Management Memo Management’s inside guide to labor relations

NLRB Says Employer Can’t Fire Employee for Vulgar and Threatening Statements

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Seemingly ignoring the requirements for employers to keep a harassment free workplace and disregarding their right to keep a respectful and orderly environment, last week in Fresenius USA Manufacturing, Inc. the NLRB found that the company committed an unfair labor practice by terminating an employee who admitted to using vulgar and threatening language.

Overturning an administrative law judge’s decision, the NLRB ordered Fresenius to reinstate the pro-union employee who referred to the employees leading a union decertification effort as “Pussies” and threatened that those employees should “RIP”.

Specifically, the Teamsters Local 445 represented two units ( a drivers unit and a warehouse unit) at Fresenius’ Chester, New York facilities.  Two weeks before a scheduled decertification vote to remove the union from the warehouse unit, the pro-union employee anonymously wrote on posted union newsletters:

Dear Pussies, Please Read

and

Warehouse Workers, RIP

 Employee Complaints Lead To An Investigation

Female employees complained the inappropriate statements were “vulgar, offensive and threatening.”  During the company’s investigation the employee denied his involvement, however, after lying to the Company, he accidently called a company representative (thinking he was calling the union) and admitted he was the author of the statements.  The company then fired the employee both for his inappropriate statements and for lying during a company investigation.

Board Says Company Can Investigate But Not Fire

The Board recognized the employer’s investigation was in furtherance of a legitimate business interest and also in accordance with its obligations under Title VII of the Civil Rights Act of 1964.  Notwithstanding these legitimate interests, the Board majority contorted facts and precedent to rule that the results of that investigation were unlawful.

Although the finding that the investigation was proper was unanimous, a split Board found that because protected activity was at the core of the inappropriate statements which, in the Board’s view, were not so egregious as to lose the protection of the Act, the termination constituted an unfair labor practice.  In a footnote the majority also found that employees have a Section 7 right to lie during an investigation and therefore the company could not terminate the employee for failing to cooperate in the investigation.

A Firm Dissent

Member Brian Hayes strongly dissented noting:

[M]y colleagues thereby impermissibly fetter the ability of employers to comply with the requirements of other labor laws and to maintain civility and order in their workplace by maintaining and enforcing rules nondiscriminatorily prohibiting abusive and profane language, sexual harassment, and verbal, mental, and physical abuse.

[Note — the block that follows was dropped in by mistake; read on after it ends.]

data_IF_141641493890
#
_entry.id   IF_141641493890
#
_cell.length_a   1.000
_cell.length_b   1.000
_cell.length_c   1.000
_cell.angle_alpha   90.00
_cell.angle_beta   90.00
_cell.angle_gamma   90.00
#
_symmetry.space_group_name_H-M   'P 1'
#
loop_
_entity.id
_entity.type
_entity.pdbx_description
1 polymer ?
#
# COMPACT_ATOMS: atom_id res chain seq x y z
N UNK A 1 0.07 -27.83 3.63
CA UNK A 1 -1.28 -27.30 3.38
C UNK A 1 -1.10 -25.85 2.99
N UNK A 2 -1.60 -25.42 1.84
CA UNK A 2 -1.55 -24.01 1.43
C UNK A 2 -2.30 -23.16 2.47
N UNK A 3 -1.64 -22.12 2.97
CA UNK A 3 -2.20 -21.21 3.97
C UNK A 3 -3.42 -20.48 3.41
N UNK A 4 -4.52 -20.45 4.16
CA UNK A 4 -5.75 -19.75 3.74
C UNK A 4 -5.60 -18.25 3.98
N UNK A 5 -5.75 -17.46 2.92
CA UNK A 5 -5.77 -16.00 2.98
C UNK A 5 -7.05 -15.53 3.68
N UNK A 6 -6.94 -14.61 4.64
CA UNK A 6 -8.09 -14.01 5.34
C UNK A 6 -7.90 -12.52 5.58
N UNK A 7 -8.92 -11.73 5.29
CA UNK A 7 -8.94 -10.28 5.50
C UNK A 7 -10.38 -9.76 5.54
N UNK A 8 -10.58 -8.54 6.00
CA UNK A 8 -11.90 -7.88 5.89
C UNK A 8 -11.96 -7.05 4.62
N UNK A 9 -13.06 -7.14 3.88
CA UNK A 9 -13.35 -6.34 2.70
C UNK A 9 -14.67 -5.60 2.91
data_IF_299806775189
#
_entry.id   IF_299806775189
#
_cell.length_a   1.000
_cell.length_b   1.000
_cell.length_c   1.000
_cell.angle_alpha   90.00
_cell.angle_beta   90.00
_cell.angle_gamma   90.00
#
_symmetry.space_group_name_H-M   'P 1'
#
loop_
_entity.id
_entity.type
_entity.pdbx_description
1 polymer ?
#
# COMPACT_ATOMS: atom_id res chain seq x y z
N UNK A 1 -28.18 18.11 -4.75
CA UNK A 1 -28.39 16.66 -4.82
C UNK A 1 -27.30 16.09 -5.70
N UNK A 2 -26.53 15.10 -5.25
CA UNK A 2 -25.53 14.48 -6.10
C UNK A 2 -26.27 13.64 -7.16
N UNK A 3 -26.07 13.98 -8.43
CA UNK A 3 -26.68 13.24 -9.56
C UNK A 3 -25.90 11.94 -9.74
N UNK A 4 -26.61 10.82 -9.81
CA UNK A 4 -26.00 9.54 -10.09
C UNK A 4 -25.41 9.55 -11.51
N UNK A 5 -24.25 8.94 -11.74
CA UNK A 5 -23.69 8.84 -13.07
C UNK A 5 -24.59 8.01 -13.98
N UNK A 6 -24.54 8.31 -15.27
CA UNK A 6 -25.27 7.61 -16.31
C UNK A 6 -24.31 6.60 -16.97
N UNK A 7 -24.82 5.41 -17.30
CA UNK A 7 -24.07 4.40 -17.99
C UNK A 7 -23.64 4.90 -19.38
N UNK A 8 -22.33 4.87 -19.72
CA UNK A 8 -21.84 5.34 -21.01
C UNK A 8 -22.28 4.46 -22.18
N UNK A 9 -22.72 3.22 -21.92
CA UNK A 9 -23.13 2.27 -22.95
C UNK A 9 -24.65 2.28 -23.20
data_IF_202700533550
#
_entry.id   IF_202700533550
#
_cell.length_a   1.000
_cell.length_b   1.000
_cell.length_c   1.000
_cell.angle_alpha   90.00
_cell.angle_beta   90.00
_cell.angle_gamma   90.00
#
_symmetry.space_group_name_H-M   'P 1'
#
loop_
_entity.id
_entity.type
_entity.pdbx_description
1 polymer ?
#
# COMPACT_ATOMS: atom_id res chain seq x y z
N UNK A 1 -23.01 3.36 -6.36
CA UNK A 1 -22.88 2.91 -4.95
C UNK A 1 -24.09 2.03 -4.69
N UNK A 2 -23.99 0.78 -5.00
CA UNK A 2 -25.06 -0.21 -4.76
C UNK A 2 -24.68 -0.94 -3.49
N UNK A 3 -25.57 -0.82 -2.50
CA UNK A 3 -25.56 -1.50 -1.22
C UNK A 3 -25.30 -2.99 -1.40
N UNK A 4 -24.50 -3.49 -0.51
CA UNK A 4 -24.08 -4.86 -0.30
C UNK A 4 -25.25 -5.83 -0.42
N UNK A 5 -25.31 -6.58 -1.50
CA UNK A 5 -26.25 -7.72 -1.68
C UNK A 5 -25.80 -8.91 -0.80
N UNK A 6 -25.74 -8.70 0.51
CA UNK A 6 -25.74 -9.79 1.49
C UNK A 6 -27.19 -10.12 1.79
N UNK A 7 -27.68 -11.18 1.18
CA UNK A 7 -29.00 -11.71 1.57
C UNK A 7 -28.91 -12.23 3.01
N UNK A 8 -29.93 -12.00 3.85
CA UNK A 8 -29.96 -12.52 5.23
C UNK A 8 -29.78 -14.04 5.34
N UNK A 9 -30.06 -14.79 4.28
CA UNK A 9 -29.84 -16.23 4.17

Hayes succinctly chronicled the issues he found in the majority’s decision:

 I specifically dispute their implication that greater latitude must be accorded to misconduct occurring in the course of organizational activity than for other Section 7 activity, that profanity in the course of labor relations is the presumptive and permissible norm in any workplace, that remarks by one employee to another which would be unprotected on the shop floor should be protected if made in the breakroom, that comments which coworkers reasonably view as harassing and sexually insulting are not disruptive of productivity, and that threatening speech alone cannot warrant loss of statutory protection. Taken as a whole, these pronouncements confer on employees engaged in Section 7 activity a degree of insulation from discipline for misconduct that the Act neither requires nor warrants.

Finally, he warned of the future ramifications of the decision, cautioning, “Predictably, we will see these pronouncements unloosed from their factual foundation and applied broadly in future cases.

A Trend Developing

The Board’s decision is the second recent occasion where the NLRB has seemingly elevated employee rights under Section 7 of the Act above the rights of other employees to be free from harassment and employers’ obligations under Title VII and similar laws to provide a harassment free work environment.  As previously discussed, earlier this summer the Board found that standard practices of confidentiality during a harassment investigation could violate the Act.  Arguably these decisions could be seen as an invitation for employees to wrap their inappropriate statements or actions in the protective cloak of the National Labor Relations Act, putting employers in the middle of two potentially conflict legal obligations.

Management Missive

  • Management should recognize the current Board may find discipline against employees who engage in Section 7 activity unlawful even where that discipline is consistent with non-discriminatory policies or in accordance of other obligations.
  • Management should remember that when overt protected activity is involved, the standard analysis of whether the employer would take action notwithstanding the protected nature of the activity (i.e. is the action consistent) is not the appropriate inquiry; rather the appropriate analysis is whether the employee’s conduct is so egregious that is loses the protection of the Act.  In other words if an employee violates a work rule as part of their protected activity the Board’s default position is that they cannot be disciplined unless their violation of that rule was to a degree that outweighs the interest in protecting Section 7 activity.
  • Management may be forced to weigh the potential liability for not adequately responding to harassment/discrimination complaints with the potential liability under the Act for disciplining employees who protected activity also may constitute harassment.